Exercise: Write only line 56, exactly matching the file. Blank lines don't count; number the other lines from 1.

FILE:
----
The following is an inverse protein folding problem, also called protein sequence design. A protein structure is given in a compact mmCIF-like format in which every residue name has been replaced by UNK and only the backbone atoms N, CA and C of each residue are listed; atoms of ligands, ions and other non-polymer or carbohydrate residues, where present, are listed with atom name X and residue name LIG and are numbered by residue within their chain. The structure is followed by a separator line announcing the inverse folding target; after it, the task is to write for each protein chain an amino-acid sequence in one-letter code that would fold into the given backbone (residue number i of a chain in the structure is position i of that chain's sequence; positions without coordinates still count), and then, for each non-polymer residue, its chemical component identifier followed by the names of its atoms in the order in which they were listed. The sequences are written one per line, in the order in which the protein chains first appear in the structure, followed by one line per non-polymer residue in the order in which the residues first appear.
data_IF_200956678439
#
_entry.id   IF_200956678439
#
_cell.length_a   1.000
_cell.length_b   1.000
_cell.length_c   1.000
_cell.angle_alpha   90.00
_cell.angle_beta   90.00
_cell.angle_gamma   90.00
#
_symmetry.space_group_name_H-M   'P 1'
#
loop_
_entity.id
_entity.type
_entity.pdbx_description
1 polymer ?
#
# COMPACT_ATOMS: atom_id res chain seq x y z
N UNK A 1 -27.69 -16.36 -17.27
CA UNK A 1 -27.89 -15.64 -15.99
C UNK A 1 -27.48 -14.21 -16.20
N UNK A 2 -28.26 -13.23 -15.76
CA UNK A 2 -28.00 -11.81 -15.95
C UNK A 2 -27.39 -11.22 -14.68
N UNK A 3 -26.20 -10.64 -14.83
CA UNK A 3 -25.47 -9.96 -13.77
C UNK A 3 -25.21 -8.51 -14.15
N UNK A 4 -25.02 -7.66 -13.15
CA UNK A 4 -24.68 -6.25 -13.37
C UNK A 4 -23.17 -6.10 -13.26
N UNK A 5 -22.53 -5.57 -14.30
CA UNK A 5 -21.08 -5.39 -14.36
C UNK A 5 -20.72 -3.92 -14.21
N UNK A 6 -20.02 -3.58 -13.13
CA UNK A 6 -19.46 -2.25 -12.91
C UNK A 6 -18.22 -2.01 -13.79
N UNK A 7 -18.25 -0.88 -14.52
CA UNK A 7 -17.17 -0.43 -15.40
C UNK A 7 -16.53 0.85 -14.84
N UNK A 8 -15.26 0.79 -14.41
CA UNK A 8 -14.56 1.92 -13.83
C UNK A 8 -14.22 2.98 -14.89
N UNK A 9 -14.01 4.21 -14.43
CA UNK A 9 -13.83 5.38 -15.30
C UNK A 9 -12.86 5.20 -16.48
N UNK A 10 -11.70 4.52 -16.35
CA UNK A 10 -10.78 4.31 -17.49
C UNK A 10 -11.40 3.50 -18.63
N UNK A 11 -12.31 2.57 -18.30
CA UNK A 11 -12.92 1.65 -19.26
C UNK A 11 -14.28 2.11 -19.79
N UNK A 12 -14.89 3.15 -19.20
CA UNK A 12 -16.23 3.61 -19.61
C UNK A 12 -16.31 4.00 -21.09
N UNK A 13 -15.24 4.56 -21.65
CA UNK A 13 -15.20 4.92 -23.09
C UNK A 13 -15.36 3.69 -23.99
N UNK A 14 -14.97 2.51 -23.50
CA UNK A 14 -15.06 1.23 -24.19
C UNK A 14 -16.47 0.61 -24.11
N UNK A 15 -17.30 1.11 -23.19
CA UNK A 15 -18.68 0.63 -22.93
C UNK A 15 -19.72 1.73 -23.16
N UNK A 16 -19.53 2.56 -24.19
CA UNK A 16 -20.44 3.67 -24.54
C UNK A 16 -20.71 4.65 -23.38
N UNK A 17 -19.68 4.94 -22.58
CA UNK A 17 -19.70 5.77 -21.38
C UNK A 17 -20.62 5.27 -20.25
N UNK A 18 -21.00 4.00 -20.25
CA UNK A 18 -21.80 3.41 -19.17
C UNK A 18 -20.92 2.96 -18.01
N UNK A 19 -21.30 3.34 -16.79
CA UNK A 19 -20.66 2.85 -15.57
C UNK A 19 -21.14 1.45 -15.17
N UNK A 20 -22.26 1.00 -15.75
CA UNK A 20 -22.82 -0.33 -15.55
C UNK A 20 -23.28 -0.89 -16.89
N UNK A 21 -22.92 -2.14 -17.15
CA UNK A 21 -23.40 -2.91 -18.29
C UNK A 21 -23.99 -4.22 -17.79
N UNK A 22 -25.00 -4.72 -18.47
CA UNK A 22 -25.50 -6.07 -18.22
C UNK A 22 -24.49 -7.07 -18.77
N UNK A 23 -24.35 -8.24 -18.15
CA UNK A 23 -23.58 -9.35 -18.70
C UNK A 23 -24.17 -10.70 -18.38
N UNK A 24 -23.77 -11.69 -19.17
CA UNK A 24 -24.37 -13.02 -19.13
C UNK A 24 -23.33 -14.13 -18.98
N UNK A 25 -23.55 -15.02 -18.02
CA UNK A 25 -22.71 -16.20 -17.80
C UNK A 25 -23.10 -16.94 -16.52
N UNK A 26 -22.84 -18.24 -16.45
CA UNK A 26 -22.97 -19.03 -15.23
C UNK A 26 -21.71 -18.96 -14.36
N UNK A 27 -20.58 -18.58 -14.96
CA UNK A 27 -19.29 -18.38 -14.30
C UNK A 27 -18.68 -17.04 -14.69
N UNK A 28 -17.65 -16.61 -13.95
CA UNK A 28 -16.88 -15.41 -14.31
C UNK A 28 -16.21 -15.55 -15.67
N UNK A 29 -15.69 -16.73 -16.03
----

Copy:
CA UNK A 12 -16.23 3.61 -19.61